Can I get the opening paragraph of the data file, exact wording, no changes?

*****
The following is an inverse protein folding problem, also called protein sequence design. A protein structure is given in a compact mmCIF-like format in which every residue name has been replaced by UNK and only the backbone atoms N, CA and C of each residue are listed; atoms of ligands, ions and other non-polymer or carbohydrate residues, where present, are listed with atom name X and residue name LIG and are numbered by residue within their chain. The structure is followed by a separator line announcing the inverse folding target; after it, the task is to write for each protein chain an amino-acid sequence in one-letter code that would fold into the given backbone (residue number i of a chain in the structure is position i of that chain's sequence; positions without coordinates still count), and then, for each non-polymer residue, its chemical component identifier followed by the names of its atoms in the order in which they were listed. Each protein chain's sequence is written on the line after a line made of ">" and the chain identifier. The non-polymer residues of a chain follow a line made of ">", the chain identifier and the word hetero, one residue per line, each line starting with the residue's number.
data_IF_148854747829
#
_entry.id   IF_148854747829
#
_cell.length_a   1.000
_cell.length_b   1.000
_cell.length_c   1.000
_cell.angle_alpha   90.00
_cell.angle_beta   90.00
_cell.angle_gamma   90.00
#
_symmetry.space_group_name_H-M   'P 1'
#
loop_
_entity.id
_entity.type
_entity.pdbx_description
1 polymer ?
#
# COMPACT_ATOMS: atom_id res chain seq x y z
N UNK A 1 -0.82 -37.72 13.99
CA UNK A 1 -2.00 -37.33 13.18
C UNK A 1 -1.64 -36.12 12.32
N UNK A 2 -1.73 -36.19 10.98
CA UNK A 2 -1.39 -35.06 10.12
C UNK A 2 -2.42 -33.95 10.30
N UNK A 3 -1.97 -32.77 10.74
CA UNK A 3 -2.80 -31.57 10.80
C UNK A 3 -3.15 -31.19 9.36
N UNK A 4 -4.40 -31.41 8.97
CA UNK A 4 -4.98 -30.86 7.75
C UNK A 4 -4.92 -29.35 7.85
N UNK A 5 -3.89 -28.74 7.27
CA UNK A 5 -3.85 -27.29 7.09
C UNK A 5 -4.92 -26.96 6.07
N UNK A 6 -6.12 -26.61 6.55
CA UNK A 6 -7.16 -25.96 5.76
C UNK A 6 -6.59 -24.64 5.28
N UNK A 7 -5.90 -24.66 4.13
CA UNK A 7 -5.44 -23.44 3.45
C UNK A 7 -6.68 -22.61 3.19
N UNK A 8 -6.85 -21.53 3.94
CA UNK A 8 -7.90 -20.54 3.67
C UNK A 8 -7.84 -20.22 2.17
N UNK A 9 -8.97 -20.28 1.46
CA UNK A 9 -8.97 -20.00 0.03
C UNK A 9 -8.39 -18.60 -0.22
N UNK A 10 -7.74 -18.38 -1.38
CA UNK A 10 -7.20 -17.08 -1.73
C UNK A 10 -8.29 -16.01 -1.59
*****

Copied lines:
The following is an inverse protein folding problem, also called protein sequence design. A protein structure is given in a compact mmCIF-like format in which every residue name has been replaced by UNK and only the backbone atoms N, CA and C of each residue are listed; atoms of ligands, ions and other non-polymer or carbohydrate residues, where present, are listed with atom name X and residue name LIG and are numbered by residue within their chain. The structure is followed by a separator line announcing the inverse folding target; after it, the task is to write for each protein chain an amino-acid sequence in one-letter code that would fold into the given backbone (residue number i of a chain in the structure is position i of that chain's sequence; positions without coordinates still count), and then, for each non-polymer residue, its chemical component identifier followed by the names of its atoms in the order in which they were listed. Each protein chain's sequence is written on the line after a line made of ">" and the chain identifier. The non-polymer residues of a chain follow a line made of ">", the chain identifier and the word hetero, one residue per line, each line starting with the residue's number.